4) Arm the Citizenry.

Immediately after a mass killing there will be a call to arm everyone. Political leaders in Texas are urging churches to arm their members or at least hire security guards to protect them from fellow citizens. When it is suggested that a semiautomatic weapon like the AR-15 should once again be outlawed, the suggestion is called naïve, the point being that it is simply too late to outlaw the weapon. American society is so saturated with weapons legislation would only deny a lawful citizen the right to protect himself or herself. And so we have the image of a worship service with the congregation cradling their AR-15s, locked and loaded, because we know, as sure as we know the sun will rise, that another Sutherland Springs will occur.

5) Nothing.

We will mourn. We will pray. We will pontificate. And we will do nothing.

I have begun to wonder if the point that it is simply too late to deweaponize America is correct. There are just too many weapons. The Second Amendment has been so thoroughly reified. The ownership of weapons has been so completely linked to the concepts of freedom, liberty and the great American myth. And the weapons themselves have been deified beyond any point of reason and return. Killing each other is acceptable. We know it will happen. We play out our American drama with theatrical precision. We seek a bizarre realty where everyone carries weapons everywhere with the open acceptance that the killing will continue.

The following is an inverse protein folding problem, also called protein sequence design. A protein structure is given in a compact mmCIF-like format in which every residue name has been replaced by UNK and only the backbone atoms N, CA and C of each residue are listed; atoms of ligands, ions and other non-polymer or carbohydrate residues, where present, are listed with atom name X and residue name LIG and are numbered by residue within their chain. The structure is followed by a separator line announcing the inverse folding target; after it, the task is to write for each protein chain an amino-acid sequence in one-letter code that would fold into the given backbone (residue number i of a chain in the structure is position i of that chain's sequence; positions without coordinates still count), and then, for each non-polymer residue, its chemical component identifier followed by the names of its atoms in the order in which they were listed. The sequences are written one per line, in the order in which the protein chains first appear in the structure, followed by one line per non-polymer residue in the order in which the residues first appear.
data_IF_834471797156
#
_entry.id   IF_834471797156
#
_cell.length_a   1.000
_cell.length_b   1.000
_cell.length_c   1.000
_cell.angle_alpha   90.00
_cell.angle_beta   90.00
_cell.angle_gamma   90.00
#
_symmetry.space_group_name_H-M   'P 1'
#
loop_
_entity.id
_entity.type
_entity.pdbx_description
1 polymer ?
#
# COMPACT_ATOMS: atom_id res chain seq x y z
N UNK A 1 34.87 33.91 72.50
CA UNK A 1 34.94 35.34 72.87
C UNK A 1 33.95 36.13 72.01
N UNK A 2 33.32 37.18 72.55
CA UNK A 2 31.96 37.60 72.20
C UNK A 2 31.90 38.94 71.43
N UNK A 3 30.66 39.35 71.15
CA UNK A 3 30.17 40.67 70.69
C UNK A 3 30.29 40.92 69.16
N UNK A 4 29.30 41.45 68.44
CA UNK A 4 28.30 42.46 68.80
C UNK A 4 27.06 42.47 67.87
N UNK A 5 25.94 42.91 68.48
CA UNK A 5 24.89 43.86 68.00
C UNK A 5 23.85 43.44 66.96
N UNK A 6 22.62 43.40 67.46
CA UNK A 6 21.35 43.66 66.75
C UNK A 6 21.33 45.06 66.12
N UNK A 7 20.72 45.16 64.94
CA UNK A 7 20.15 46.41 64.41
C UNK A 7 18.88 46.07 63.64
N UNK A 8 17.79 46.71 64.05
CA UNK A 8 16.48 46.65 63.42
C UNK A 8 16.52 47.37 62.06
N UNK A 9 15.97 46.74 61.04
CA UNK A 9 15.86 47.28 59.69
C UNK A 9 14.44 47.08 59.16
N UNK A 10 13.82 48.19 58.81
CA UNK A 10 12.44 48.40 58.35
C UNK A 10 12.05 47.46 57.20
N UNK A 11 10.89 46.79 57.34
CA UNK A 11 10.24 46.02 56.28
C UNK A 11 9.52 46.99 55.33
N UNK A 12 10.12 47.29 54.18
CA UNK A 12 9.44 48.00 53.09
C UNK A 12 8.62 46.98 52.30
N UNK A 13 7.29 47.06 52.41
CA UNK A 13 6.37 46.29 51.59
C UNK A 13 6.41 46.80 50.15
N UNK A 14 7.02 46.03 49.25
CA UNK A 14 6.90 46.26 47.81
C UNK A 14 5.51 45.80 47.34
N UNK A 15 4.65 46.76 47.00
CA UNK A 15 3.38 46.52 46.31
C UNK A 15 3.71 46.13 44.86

Death, at least in part, defines us. We embrace it in our ongoing dystopian American drama.

You, an individual among billions of individuals, will most likely not die do to gun violence. But if you want to increase your odds, I know where you should live.

Copyright © 2017 Dale Rominger